nicotine patches and eaten the fridge empty by the third
week. Any residual dregs of holiday cheer and family fun
have kicked the bucket by January 24.
“Following the initial thrill of New Year's celebrations and
changing over a new leaf, reality starts to sink in,” Arnall
said. “The realization coincides with the dark clouds
rolling in and the obligation to pay off Christmas credit
card bills.” Back to reality.
Remembering this prompted me to begin to wonder about the
practice of creating New Year’s Resolutions. Why do we do
it? If Arnall is correct…if most of us have already broken
our commitments to ourselves in 24 short days…why do we
bother? What’s the point of New Year’s resolutions, anyway?
tradition of New Year's Resolutions goes all the way back to
153 B.C., when Janus, a mythical king of early Rome, was
placed at the head of the calendar. The Romans named the
first month of the year after Janus, the god of beginnings
and the guardian of doors and entrances. Janus was always
depicted with two faces, one on the front of his head and
one on the back. Thus he could look backward and forward at
the same time. At midnight on December 31, the Romans
imagined Janus looking back at the old year and forward to
the new. Many Romans looked for forgiveness from their
enemies (i.e., the past) and also exchanged gifts before the
beginning of each year (i.e., the future). They began a
tradition on New Year's Eve by giving one another branches
from sacred trees for good fortune and, later, nuts or coins
imprinted with the god Janus became more common. Janus
became the ancient symbol for resolutions.
always thought of New Year’s Resolutions as a "do-over."
Remember that phrase from our youth? If you screw up,
you just call for a "do-over!" That's what New Year's
Resolutions seem to be. They are commitments we make
to a project or habit or lifestyle change that is generally
interpreted as advantageous to us. Theoretically, these
commitments go into effect on New Year’s Day and remain
until the set goal has been achieved.
Thinking about how this project planning and implementation
process is intended to work makes me cringe just a bit,
because it’s all too close to the corporate life I lived for
over two decades. In some ways it seems unnatural to apply
this business-like planning approach to our personal lives,
but in essence we’re doing just that when we establish new
goals for the new year. Just as in the business
environment, our New Year’s Resolutions are an attempt to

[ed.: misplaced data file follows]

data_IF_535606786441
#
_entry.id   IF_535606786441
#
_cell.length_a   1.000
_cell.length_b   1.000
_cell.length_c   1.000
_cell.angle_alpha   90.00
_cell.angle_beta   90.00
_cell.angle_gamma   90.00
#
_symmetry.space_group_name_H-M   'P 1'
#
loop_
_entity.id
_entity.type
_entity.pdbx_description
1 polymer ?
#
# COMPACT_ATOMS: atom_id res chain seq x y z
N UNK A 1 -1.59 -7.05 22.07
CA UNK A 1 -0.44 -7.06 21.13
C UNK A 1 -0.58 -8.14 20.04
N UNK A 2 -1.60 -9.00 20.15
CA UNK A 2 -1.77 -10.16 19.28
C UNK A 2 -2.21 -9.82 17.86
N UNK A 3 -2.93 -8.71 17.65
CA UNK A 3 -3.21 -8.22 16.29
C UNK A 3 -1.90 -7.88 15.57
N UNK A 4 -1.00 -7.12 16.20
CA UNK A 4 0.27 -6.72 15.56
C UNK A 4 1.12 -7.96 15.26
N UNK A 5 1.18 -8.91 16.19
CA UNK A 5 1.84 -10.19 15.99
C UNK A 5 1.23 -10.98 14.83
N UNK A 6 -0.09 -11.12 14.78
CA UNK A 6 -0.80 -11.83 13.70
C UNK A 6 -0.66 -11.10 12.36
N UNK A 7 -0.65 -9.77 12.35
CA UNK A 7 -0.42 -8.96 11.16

look out over a long-term window of time, forecast what
challenges and opportunities will be encountered, and, based
upon that forecast, establish short, medium, and long-term
goals. The trick to accomplishing those goals in the
business world is to underpin them with sound plans and
resources. After all, identifying a destination isn’t of
much value if you don’t plan the route and prepare for the
journey you’ll take to get there. Perhaps it’s failure to
do this necessary underpinning that brings about the
downfall of not only our business plans but also our
personal resolutions as well.
Personal Coaches at
www.proactivecoach.com claim that it’s a matter of being
more specific with your resolutions. Citing research
showing that the percentage of people who maintain new
year’s resolutions falls sharply as the weeks go by—past the
first week: 75%, past 2 weeks: 71%, after one month: 64%,
after 6 months: 46%—they say, don’t give up; but revisit
your resolution to make it more specific, so that it’s
easier to follow. “I will go to the gym 3 times a week” is
much more specific than “I will get into shape.” Even more
specific would be: “I am registering for a class” or “I am
hiring a personal trainer.”
reminds me of a newsmagazine article I recently read by
comic and talk-show host, Ellen DeGeneres. In the witty way
few can, she delivers her advice for keeping New Year’s
Resolutions, which she refers to as “a long, nasty list of
present faults and future failures.” Ellen says to keep
your list short and don’t always focus on what’s wrong with
you. Her list, while humorous, quickly becomes a series of
steps to continue doing what she’s already doing, such as,
never go to beauty school, keep on not smoking,
and hold off on exercise. Sounds like a set of
resolutions with which most of us could be successful, but I
can’t exactly say they live up to the spirit of the age-old
think there’s more to our failure to achieve New Year’s
Resolutions than unrealistic goals, a superficial lack of
specific objectives or the absence of a plan. Assuming any
of us possesses the wherewithal to write realistic and
specific resolutions and sketch out a plan, despite how
rudimentary our skills may be, there must be some deeper
issue behind our failure to achieve our New Year’s
Resolutions…a reason that stops us from planning…one that
may even stop us from ever making New Year’s Resolutions at
all. I think what we lack…that which is critical to our
successful achievement of our commitments or anything else
in life…is hope.
Personal Coaches say even if you do try and fail, there’s
something to be learned from your failure to keep up your
resolutions. It challenges you to learn to deal with all of
yourself: the part of you that wants to do better, as well
as the part that is resisting. They claim that once you get
more curious about this process, you’ll find it has the
potential for liberating tremendous energy toward reaching